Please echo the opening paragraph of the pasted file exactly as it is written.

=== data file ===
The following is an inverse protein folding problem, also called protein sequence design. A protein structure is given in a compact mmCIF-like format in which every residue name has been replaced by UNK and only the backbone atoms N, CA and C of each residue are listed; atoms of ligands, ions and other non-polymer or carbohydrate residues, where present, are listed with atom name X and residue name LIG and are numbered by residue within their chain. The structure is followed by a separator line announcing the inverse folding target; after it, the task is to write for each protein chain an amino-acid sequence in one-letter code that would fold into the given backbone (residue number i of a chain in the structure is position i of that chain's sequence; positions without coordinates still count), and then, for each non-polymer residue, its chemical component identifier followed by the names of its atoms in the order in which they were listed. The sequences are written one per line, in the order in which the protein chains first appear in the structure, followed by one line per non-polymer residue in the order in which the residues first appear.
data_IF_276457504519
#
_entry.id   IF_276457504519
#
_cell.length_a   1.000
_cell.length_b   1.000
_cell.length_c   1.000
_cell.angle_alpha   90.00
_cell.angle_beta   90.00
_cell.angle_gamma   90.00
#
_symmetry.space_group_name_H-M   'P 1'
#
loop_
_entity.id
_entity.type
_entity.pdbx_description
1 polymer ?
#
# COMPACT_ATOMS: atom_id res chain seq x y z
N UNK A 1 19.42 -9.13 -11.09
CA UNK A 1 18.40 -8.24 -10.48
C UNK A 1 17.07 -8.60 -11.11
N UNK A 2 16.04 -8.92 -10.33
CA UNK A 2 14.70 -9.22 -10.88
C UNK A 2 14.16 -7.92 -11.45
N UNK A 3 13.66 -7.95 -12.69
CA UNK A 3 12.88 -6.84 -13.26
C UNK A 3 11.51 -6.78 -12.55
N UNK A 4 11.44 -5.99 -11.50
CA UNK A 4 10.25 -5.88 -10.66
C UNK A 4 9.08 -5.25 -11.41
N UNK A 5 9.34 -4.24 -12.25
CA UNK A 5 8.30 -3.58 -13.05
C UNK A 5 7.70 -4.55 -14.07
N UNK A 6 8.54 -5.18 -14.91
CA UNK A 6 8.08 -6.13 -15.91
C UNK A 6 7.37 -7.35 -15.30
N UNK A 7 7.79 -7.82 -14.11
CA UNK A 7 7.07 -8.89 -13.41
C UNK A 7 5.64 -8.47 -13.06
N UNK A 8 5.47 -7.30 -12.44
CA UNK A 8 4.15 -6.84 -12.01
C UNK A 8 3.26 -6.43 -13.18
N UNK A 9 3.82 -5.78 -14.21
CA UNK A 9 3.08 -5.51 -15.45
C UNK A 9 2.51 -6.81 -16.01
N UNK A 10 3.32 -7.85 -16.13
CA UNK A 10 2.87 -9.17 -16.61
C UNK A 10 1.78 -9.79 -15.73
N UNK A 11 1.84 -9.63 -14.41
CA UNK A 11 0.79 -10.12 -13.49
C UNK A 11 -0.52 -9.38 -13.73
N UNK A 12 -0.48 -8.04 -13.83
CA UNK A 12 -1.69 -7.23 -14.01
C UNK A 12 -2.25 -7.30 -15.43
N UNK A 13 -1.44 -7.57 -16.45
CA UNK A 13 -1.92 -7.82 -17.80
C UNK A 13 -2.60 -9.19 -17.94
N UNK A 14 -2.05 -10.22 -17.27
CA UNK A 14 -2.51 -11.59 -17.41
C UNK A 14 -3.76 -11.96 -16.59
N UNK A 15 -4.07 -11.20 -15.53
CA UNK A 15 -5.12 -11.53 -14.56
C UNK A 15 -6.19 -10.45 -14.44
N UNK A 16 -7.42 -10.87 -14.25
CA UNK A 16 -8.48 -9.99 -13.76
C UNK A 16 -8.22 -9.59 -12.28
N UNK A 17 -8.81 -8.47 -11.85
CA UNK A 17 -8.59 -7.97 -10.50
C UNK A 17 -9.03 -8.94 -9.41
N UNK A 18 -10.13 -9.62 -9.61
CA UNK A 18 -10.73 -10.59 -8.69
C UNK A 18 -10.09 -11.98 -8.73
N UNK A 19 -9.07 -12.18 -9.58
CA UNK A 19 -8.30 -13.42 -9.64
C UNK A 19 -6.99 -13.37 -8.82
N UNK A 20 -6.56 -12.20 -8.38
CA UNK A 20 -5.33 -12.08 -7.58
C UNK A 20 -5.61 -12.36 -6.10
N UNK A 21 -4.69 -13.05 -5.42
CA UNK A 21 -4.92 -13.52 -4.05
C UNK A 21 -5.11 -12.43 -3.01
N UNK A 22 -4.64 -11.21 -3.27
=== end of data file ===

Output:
The following is an inverse protein folding problem, also called protein sequence design. A protein structure is given in a compact mmCIF-like format in which every residue name has been replaced by UNK and only the backbone atoms N, CA and C of each residue are listed; atoms of ligands, ions and other non-polymer or carbohydrate residues, where present, are listed with atom name X and residue name LIG and are numbered by residue within their chain. The structure is followed by a separator line announcing the inverse folding target; after it, the task is to write for each protein chain an amino-acid sequence in one-letter code that would fold into the given backbone (residue number i of a chain in the structure is position i of that chain's sequence; positions without coordinates still count), and then, for each non-polymer residue, its chemical component identifier followed by the names of its atoms in the order in which they were listed. The sequences are written one per line, in the order in which the protein chains first appear in the structure, followed by one line per non-polymer residue in the order in which the residues first appear.